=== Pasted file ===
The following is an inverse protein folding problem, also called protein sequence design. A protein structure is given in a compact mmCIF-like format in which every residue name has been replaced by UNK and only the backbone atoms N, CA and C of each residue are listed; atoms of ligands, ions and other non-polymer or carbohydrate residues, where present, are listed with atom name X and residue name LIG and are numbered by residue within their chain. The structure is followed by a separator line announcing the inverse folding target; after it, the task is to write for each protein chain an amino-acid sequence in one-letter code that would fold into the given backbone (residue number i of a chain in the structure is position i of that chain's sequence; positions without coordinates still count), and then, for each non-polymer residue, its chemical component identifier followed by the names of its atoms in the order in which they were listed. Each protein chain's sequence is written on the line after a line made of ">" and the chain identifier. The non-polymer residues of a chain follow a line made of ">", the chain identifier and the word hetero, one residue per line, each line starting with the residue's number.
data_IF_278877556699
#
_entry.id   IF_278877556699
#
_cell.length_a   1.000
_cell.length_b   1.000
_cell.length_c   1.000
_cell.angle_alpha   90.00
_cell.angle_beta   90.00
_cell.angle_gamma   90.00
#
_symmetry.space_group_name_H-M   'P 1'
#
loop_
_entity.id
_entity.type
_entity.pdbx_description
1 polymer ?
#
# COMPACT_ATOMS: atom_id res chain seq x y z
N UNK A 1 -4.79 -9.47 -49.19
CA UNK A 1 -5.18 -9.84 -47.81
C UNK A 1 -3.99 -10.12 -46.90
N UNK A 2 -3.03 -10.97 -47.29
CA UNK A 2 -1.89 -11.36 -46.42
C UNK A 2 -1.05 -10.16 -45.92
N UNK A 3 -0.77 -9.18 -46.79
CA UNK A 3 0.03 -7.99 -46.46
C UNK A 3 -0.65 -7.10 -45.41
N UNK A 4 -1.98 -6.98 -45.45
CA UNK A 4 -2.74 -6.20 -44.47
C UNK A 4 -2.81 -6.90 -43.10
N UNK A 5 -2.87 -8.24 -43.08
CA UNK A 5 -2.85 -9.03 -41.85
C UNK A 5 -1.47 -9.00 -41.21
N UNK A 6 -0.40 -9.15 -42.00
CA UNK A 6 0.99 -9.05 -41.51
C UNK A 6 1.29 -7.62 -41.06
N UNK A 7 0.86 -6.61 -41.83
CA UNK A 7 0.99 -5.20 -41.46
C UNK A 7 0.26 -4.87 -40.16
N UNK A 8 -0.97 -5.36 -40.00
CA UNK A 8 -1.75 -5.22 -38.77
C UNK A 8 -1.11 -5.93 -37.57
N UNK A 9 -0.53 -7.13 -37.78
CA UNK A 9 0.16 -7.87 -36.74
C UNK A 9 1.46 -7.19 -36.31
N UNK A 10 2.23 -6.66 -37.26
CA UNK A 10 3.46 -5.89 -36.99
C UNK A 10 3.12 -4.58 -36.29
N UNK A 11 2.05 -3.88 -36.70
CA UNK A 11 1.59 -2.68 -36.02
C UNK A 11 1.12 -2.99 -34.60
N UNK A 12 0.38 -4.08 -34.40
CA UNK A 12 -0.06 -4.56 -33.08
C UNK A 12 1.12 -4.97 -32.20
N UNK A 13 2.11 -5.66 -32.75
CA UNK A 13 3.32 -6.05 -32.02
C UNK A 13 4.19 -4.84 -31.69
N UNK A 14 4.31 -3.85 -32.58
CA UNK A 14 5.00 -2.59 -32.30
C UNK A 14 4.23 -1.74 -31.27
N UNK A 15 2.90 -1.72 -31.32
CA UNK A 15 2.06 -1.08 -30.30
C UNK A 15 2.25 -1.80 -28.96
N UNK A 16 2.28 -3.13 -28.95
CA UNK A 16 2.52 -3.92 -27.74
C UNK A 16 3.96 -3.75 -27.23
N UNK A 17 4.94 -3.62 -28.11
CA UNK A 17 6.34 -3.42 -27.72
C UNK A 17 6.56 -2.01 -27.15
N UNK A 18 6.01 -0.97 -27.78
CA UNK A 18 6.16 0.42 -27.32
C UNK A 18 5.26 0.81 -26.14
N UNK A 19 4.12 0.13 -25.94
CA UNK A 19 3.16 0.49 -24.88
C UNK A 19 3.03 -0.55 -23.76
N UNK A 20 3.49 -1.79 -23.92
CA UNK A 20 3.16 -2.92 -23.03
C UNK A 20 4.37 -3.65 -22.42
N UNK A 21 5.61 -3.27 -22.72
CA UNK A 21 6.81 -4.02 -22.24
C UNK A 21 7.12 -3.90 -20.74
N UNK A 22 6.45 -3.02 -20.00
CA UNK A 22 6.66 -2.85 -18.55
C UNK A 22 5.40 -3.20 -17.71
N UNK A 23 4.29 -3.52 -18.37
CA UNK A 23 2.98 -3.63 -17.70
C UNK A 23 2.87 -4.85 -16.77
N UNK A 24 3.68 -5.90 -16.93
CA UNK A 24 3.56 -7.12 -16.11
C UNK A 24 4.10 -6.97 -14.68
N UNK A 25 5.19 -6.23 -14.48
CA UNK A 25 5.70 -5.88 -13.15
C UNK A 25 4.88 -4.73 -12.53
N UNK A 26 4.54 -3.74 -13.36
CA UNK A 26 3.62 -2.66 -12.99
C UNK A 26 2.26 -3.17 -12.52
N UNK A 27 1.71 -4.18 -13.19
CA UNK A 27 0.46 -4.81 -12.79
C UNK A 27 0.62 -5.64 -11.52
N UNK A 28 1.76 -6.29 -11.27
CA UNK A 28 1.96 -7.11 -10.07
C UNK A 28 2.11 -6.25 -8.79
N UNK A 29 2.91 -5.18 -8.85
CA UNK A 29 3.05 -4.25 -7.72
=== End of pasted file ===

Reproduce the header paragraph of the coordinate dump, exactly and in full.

The following is an inverse protein folding problem, also called protein sequence design. A protein structure is given in a compact mmCIF-like format in which every residue name has been replaced by UNK and only the backbone atoms N, CA and C of each residue are listed; atoms of ligands, ions and other non-polymer or carbohydrate residues, where present, are listed with atom name X and residue name LIG and are numbered by residue within their chain. The structure is followed by a separator line announcing the inverse folding target; after it, the task is to write for each protein chain an amino-acid sequence in one-letter code that would fold into the given backbone (residue number i of a chain in the structure is position i of that chain's sequence; positions without coordinates still count), and then, for each non-polymer residue, its chemical component identifier followed by the names of its atoms in the order in which they were listed. Each protein chain's sequence is written on the line after a line made of ">" and the chain identifier. The non-polymer residues of a chain follow a line made of ">", the chain identifier and the word hetero, one residue per line, each line starting with the residue's number.